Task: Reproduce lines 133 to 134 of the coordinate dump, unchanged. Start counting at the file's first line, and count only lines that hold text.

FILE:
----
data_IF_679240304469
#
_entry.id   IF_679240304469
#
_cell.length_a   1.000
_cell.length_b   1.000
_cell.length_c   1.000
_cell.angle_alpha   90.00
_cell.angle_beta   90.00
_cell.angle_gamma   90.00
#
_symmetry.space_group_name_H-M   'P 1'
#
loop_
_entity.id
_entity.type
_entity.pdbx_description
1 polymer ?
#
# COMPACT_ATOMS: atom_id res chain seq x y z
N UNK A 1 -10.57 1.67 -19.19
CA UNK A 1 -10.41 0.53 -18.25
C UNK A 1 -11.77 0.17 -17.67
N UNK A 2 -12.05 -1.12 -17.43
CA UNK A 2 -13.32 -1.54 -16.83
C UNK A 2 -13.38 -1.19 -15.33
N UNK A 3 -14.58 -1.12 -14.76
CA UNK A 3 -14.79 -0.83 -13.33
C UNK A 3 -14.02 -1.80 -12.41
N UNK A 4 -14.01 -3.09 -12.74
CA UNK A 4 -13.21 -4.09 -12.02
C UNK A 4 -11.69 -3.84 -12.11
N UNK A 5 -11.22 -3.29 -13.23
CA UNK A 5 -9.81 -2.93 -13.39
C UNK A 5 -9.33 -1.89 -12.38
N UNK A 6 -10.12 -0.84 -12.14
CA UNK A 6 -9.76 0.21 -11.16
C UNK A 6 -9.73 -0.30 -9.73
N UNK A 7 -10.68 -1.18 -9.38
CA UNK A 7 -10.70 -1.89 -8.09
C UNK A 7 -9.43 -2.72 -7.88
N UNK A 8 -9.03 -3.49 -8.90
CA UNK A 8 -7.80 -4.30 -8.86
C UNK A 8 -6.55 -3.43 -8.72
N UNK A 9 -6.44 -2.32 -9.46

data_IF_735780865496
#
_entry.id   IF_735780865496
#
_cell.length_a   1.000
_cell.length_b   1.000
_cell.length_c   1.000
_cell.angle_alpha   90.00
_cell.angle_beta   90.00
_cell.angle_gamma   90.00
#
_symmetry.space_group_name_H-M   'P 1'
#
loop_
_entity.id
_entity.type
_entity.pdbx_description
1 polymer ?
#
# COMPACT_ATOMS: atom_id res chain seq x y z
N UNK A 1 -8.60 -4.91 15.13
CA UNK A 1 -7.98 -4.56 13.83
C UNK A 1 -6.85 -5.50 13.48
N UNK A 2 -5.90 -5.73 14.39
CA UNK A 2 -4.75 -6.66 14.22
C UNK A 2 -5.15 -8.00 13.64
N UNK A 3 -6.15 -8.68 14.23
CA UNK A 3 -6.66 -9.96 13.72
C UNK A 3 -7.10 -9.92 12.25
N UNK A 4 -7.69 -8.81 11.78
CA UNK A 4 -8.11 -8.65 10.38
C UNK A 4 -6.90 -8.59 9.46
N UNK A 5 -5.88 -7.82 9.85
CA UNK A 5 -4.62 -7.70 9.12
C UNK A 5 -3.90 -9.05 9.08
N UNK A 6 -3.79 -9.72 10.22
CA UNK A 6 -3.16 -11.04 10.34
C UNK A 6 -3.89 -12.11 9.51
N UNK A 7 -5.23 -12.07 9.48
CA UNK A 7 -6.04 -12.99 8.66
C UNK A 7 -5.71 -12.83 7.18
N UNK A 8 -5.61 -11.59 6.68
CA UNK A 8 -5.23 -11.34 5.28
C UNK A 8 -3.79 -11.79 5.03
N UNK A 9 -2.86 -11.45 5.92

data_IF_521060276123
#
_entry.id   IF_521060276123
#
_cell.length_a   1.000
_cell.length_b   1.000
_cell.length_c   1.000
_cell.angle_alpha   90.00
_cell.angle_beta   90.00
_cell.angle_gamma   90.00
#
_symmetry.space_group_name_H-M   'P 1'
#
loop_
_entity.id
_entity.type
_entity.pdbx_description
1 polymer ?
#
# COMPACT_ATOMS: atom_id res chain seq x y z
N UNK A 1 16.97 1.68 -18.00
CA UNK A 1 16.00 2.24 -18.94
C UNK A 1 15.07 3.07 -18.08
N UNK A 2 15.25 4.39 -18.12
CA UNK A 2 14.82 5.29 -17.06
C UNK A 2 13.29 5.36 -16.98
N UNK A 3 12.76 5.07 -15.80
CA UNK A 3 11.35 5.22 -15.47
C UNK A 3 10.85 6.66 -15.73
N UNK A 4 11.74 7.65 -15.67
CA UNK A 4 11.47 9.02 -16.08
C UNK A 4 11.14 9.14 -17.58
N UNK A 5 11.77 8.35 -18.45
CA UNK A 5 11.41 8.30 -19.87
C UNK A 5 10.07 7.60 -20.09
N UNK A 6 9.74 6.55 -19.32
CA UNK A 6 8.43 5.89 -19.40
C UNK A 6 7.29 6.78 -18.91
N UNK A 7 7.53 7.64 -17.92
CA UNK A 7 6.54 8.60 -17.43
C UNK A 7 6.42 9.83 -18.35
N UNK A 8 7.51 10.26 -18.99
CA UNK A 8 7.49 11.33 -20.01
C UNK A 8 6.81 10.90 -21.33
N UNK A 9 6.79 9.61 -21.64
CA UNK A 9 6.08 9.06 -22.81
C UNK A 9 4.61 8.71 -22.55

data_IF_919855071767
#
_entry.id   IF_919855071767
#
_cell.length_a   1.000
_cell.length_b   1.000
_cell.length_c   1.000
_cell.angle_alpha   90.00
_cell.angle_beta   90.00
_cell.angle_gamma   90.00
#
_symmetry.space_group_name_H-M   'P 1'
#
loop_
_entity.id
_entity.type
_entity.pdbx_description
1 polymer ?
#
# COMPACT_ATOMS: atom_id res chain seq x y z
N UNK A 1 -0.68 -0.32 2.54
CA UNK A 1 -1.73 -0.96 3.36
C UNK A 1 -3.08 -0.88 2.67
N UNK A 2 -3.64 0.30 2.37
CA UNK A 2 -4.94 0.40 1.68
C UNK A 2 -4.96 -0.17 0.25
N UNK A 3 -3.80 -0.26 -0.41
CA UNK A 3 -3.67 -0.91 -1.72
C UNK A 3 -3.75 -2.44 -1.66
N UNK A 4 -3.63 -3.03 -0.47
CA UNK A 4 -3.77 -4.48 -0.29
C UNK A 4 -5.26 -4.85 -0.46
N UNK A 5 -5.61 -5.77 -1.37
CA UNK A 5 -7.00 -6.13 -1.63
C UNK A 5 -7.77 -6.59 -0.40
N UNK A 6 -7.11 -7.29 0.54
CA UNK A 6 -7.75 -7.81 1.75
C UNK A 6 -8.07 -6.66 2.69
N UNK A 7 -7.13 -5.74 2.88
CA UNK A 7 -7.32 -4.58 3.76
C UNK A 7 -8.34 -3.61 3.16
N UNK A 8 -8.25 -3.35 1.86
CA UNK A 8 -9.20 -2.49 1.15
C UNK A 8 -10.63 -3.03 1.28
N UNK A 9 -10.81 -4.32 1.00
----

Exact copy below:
CA UNK A 8 7.49 11.33 -20.01
C UNK A 8 6.81 10.90 -21.33